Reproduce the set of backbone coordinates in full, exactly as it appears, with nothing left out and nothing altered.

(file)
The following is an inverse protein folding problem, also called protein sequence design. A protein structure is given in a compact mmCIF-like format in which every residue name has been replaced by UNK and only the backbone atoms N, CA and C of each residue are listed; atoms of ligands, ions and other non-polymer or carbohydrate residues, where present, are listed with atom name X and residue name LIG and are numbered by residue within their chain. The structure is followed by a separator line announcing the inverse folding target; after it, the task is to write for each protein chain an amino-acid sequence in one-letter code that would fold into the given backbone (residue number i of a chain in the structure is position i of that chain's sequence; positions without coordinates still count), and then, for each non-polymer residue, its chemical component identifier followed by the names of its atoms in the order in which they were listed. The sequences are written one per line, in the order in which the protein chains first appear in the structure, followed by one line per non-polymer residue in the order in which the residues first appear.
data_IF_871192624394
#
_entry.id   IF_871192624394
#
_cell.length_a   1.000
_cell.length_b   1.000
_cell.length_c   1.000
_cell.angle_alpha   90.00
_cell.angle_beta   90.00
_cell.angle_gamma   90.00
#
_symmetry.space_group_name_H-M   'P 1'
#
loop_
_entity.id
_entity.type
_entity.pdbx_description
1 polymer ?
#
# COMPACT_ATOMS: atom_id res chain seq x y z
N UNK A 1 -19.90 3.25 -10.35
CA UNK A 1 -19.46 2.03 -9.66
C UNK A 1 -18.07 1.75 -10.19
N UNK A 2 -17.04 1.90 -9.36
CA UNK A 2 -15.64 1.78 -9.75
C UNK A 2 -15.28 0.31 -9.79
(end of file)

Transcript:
The following is an inverse protein folding problem, also called protein sequence design. A protein structure is given in a compact mmCIF-like format in which every residue name has been replaced by UNK and only the backbone atoms N, CA and C of each residue are listed; atoms of ligands, ions and other non-polymer or carbohydrate residues, where present, are listed with atom name X and residue name LIG and are numbered by residue within their chain. The structure is followed by a separator line announcing the inverse folding target; after it, the task is to write for each protein chain an amino-acid sequence in one-letter code that would fold into the given backbone (residue number i of a chain in the structure is position i of that chain's sequence; positions without coordinates still count), and then, for each non-polymer residue, its chemical component identifier followed by the names of its atoms in the order in which they were listed. The sequences are written one per line, in the order in which the protein chains first appear in the structure, followed by one line per non-polymer residue in the order in which the residues first appear.
data_IF_871192624394
#
_entry.id   IF_871192624394
#
_cell.length_a   1.000
_cell.length_b   1.000
_cell.length_c   1.000
_cell.angle_alpha   90.00
_cell.angle_beta   90.00
_cell.angle_gamma   90.00
#
_symmetry.space_group_name_H-M   'P 1'
#
loop_
_entity.id
_entity.type
_entity.pdbx_description
1 polymer ?
#
# COMPACT_ATOMS: atom_id res chain seq x y z
N UNK A 1 -19.90 3.25 -10.35
CA UNK A 1 -19.46 2.03 -9.66
C UNK A 1 -18.07 1.75 -10.19
N UNK A 2 -17.04 1.90 -9.36
CA UNK A 2 -15.64 1.78 -9.75
C UNK A 2 -15.28 0.31 -9.79